The tDeutsches Eck is probably Koblenz’s most celebrated attraction. It’s the headland where the rivers Rhine and Moselle meet, right in the heart of the city of Koblenz and the name Deutsches Eck translates literally as "German corner". Now, while it is certainly quite impressive to see these two mighty rivers become one, it’s not the only reason that this spot is worth visiting.
Towering over the headland, perched on an enormous plinth, there is a statue of Emperor Wilhelm I. The statue was erected to commemorate the part he played in the struggle for German union. It’s a stature with an interesting history. In 1945 it was damaged by an American artillery shell and had to be removed from its position. When, after the war, Germany was occupied by the Allies, the French, under whose control Koblenz fell, proposed an idea to build a new monument in that spot, this one dedicated to peace among nations. However this never came about but when the country was officially divided and the country of West Germany was established, the new President decided to use the site to create something that would express a wish to see German unity restored again. As you walk round the footpath that forms the visitors part of the Deutsches Eck you’ll see the coats of arms of each of the Lands of Germany – not just those of West Germany but those that ended up in East Germany and also those parts of German that were given to countries like Poland. In 1989 when the Berlin Wall came down three pieces of it were installed here too.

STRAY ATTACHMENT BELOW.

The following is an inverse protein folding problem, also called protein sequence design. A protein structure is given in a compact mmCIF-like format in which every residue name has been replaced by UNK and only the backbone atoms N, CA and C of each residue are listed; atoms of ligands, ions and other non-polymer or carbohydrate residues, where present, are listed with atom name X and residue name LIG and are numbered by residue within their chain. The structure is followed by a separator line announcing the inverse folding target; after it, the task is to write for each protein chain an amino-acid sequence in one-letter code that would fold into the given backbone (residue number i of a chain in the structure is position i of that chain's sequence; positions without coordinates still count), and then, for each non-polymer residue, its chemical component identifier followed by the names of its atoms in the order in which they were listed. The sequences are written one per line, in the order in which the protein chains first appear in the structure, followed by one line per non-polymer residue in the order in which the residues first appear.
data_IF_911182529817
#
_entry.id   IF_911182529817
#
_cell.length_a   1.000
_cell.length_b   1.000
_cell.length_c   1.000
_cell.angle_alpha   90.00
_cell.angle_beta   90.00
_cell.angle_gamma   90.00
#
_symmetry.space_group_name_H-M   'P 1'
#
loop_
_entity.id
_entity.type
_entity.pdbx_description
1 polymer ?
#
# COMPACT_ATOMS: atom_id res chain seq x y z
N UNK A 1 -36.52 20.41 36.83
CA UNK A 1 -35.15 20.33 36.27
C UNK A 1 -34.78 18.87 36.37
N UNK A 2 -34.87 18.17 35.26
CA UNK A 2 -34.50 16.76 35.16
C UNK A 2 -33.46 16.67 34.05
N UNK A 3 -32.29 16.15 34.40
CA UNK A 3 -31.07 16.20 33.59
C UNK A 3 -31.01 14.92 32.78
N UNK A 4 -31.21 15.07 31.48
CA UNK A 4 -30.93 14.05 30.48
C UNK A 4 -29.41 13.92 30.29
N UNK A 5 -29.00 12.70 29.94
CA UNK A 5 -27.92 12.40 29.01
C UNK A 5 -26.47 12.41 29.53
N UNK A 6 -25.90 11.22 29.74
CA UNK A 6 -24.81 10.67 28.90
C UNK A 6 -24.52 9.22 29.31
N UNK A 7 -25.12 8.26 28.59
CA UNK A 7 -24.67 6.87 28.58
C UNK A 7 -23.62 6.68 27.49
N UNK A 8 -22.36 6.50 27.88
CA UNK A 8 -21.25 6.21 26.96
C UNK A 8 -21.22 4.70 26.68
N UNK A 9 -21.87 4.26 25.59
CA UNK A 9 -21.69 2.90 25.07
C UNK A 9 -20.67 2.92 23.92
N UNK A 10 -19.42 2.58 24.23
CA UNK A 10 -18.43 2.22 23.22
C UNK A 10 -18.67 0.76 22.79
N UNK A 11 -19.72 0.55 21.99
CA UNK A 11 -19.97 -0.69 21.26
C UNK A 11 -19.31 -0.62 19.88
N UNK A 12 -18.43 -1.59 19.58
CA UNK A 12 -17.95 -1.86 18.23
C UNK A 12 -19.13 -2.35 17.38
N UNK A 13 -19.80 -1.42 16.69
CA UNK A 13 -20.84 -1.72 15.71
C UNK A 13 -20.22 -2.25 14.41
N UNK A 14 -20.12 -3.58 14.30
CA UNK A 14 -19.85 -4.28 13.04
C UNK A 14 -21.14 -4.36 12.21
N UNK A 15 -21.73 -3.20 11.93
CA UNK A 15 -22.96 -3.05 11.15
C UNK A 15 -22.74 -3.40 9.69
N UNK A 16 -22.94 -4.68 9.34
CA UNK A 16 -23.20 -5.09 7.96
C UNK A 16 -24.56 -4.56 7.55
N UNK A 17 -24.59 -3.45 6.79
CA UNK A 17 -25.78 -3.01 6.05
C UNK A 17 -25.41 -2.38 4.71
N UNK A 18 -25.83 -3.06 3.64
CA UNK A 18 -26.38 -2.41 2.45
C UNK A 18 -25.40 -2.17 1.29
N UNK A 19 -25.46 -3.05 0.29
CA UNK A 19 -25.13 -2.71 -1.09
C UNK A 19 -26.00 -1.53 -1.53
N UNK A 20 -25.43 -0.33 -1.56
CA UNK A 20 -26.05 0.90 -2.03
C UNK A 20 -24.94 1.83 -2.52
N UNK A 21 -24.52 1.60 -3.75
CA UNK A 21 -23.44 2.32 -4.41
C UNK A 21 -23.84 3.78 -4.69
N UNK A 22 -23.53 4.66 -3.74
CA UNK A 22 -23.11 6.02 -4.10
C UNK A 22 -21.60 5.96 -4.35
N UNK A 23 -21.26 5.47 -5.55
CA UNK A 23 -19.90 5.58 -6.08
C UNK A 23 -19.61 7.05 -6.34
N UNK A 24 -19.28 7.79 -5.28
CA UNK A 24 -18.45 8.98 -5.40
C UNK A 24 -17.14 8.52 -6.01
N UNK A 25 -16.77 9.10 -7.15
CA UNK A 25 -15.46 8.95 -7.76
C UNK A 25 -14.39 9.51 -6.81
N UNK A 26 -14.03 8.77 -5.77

Of course, the aims of the monument became outdated in 1990 when unity was achieved and there was much discussion about what to do with the site. Eventually the arguments were resolved when a generous couple from Koblenz offered to pay to have the statue of Wilhelm rebuilt and this is what visitors see there today.
The Deutsches Eck is well signposted from the centre of Koblenz and is just a ten minute walk at most from most places in town. There are lots of steps if you want to climb up to the monument – from where you’ll get an even better view but otherwise it’s perfectly fine for wheelchairs and pushchairs. It’s really just a place to come and stand and admire the views; there aren’t any special things to do but as you look out the confluence of the two rivers is an impressive thing to see.
There are places nearby to grab a snack and a drink or even a full meal and there are sometimes souvenir stands as you approach the monument but what you see is what you get. It’s worth a walk if you are in Koblenz but may not interest children particularly.